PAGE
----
object in the collection is a suit of armor made entirely of the
horny scales of the Indian armadillo, or pangolin, encrusted with
gold, and turquoise, and garnets."
(source: The Industrial Arts of India pp. 171-2).
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Martial Arts -
Fighting without weapons
Fighting without weapons was a specialty of the Ksatreya (caste of
Ancient India) and foot soldier alike.
Danger and Divinity: Originating at least 1,300 years ago, India's
Kalaripayit is the oldest martial art taught today.
It is also one
of the most potentially violent.
Weaponless but nimble, a karaipayit
master displays for his students how to meet the attack of an armed
Kalari Martial Arts and
Silambam Martial Arts videos
"Fighting without weapons was a specialty of the Ksatreya (caste of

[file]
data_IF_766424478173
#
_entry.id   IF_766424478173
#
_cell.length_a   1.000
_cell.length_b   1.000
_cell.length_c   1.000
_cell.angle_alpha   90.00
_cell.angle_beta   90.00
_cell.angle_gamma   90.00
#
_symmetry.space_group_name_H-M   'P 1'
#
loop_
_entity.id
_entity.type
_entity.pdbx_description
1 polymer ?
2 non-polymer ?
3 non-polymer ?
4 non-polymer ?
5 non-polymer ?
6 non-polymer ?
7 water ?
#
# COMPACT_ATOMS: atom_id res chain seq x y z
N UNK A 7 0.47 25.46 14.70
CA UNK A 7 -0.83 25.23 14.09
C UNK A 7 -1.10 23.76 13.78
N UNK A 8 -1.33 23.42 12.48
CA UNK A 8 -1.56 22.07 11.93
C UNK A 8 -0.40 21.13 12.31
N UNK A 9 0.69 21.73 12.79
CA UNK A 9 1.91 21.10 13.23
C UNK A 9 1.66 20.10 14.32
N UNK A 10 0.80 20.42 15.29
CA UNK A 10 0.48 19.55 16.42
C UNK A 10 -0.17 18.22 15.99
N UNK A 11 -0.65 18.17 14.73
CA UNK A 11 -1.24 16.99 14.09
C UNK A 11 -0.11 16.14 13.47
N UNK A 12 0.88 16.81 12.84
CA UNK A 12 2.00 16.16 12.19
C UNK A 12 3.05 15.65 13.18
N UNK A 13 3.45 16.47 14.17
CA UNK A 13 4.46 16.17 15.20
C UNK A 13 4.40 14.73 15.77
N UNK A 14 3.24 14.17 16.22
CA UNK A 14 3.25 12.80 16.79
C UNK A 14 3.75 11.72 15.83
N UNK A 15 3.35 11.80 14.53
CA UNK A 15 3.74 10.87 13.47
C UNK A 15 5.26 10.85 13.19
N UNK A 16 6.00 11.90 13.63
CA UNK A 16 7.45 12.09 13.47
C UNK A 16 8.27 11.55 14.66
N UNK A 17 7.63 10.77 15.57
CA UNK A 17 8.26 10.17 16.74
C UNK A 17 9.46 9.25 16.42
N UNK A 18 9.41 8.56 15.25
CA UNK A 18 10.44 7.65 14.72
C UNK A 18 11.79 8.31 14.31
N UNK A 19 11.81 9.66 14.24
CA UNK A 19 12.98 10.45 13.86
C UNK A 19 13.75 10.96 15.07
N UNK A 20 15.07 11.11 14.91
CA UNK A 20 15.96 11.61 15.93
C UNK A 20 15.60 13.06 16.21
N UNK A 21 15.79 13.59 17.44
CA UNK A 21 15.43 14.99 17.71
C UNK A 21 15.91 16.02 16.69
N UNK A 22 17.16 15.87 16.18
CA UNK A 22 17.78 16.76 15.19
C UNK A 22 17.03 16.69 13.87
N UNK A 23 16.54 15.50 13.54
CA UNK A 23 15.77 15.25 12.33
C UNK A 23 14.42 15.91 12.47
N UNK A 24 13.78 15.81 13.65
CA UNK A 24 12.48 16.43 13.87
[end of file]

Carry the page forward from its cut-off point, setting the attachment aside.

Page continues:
Ancient India) and foot soldier alike. For the Ksatreya it was simply
part and parcel of their all around training, but for the lowly
peasant it was essential. We read in the Vedas of men unable to
afford armor who bound their heads with turbans called Usnisa to
protect themselves from sword and axe blows.
"Fighting on foot for a Ksatreya was necessary in case he was
unseated from his chariot or horse and found himself without
weapons. Although the high ethical code of the Ksatreya forbid
anyone but another Ksatreya from attacking him, doubtless such
morals were not always observed, and when faced with an unscrupulous
opponent, the Ksatreya needed to be able to defend himself, and
developed, therefore, a very effective form of hand-to-hand combat
that combined techniques of wrestling, throws, and hand strikes.
Tactics and evasion were formulated that were later passed on to
successive generations. This skill was called Vajramukhti, a name
meaning "thunderbolt closed - or clasped - hands." The tile
Vajramukti referred to the usage of the hands in a manner as
powerful as the vajra maces of traditional warfare. Vajramukti was
practiced in peacetime by means of regular physical training